[Illustration by Matthäus Wander (Wikimedia)]
The block header is an 80-byte data structure that has two elements relevant for this question. Firstly, the header commits to the previous block per the previous block's hash. These links form a chain ensuring that there can only be one block at each height and forcing a potential attacker to commit to a specific point at which their chaintip forks off from the best chain. Secondly, the header includes the merkle root of the transaction list. This data structure is not "space-consuming". None of the intermediate hashes are ever stored or transmitted. Nodes can quickly regenerate the tree from the list of transactions to verify that they result in the correct merkle root and vice versa, the merkle root is a sufficient commitment to prove the existence of a transaction per a merkle branch.
While you note that the merkle tree allows for efficient proofs (which I'm sure users running thin clients on mobile devices appreciate), it also provides a structure to prove the presence of transactions in the blockchain in the first place! Without such a commitment structure, you might not have any proof that a transaction was included in the block, or perhaps needed to transfer the whole block every time to convince peers that a transaction exists.
The block header is covered by the proof-of-work—its eighty bytes must hash to a value that is less than the target (i.e. pass the difficulty requirement). Even if an SPV node only has the headers, it can easily verify that the block headers a) form a chain, and b) pass the difficulty requirement—by performing a single SHA-256d hash. On the other hand, producing a block header that passes the difficulty requirement currently requires about 130.5×1021 hashes. So, the argument is a) a well-connected SPV client with multiple full node peers should eventually hear about the best chain, and b) it would be extremely expensive to produce a fake header that isn't trivially exposed.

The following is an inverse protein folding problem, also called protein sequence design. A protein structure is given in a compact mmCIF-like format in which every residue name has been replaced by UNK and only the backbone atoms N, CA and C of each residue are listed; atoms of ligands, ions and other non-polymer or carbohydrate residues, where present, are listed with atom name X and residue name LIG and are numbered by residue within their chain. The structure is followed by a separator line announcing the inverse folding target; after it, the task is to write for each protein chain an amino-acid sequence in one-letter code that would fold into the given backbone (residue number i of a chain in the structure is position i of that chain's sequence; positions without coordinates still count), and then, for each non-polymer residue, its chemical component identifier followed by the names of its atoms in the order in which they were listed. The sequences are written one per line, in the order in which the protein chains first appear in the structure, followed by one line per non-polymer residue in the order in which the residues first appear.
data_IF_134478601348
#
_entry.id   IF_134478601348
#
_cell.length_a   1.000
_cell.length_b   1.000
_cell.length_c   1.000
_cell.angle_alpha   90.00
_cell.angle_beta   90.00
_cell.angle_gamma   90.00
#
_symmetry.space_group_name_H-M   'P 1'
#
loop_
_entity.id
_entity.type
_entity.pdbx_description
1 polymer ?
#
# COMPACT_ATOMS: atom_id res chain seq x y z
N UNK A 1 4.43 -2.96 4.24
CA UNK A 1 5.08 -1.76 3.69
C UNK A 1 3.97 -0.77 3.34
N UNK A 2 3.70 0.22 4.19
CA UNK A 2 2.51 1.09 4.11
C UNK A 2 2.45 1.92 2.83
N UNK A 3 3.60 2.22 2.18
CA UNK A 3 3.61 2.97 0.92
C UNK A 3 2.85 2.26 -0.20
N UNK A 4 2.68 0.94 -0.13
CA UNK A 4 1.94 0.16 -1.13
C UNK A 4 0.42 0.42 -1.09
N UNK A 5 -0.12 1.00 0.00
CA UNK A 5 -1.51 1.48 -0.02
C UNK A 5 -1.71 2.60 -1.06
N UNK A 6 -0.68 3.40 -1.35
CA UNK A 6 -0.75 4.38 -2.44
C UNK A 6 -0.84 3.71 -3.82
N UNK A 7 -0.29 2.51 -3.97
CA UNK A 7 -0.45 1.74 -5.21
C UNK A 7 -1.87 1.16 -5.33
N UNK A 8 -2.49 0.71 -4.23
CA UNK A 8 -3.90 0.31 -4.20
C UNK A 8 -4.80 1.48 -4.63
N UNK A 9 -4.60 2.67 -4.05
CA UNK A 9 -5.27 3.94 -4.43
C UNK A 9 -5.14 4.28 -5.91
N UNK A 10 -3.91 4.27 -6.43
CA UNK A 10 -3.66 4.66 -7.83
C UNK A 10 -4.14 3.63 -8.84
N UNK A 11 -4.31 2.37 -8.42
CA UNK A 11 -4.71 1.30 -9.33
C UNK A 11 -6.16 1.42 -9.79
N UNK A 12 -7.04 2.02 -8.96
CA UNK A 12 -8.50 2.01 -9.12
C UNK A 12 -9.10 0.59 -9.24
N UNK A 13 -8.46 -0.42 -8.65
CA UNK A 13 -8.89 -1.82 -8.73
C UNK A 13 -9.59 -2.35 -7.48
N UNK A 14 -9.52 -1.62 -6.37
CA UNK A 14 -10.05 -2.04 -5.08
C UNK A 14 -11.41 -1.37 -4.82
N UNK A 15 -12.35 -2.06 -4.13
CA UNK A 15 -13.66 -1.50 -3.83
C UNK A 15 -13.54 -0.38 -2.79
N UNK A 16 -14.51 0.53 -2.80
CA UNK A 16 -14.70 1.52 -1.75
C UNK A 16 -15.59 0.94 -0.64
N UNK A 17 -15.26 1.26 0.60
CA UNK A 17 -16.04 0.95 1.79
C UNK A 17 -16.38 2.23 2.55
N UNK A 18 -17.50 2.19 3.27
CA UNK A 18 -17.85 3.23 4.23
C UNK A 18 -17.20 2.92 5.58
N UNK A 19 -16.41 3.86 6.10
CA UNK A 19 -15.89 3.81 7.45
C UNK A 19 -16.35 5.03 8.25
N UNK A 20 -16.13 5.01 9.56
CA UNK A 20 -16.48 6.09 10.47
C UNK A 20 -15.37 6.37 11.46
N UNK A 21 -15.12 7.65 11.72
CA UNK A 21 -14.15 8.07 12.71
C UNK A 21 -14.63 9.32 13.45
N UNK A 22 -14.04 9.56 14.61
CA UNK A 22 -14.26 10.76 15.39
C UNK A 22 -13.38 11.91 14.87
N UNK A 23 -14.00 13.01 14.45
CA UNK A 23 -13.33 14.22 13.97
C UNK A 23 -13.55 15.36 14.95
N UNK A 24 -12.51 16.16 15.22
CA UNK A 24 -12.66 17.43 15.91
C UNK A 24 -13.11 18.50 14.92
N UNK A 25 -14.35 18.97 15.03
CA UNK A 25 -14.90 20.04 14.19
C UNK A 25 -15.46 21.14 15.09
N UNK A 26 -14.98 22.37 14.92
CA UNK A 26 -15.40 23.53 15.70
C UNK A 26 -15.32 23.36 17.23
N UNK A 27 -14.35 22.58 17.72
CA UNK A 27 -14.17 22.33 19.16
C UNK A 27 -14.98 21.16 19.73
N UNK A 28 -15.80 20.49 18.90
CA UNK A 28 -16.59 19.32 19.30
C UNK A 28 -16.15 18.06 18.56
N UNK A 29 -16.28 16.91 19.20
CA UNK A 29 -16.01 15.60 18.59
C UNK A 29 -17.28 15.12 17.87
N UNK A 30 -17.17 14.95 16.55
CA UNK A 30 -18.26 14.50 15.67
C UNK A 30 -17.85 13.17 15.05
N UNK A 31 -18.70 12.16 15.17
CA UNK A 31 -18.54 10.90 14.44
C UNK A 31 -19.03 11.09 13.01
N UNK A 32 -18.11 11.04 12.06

A full node cannot provide an outright fake chain, because if any byte in the header were changed, the header's hash would no longer fulfill the difficulty requirement. Since it takes an immense amount of work to create a valid block header, it's impractical for any node to provide a "fake header chain"—the receiver just has to check that the new block ties to the predecessors and do a single hash to verify that the header doesn't pass the difficulty requirement. Giving unconnected blocks won't work because the thin client can merely go back and check whether they connect to the Genesis block. So, "to fake a chain" the attacker actually has to put in the work to find headers that passes this simplest scrutiny. This is generally too expensive unless the attacker can expect to make millions. But if millions are on the line, you'll probably be running a full node and do some additional due diligence anyway.
It follows that a node can only lie by omission to SPV client, by not telling it about the best chain or not telling it about transactions. That's why SPV clients connect to multiple nodes and ask each for their best header chain. Once the SPV client has all headers, the existence of transactions then can easily be shown via a merkle proofs. Or better yet, by more modern SPV clients download the headers and the compact client-side block filters for each block. The compact client-side block filters allow them to search whether a block contains anything of interest to them, and when they notice something relevant, they'll just get that one block and parse it themselves.
So, SPV clients are susceptible to not having all information. They could also fall for an invalid block with a header that passes the difficulty requirement, since they don't check the whole block, but such a block would be expensive to fake.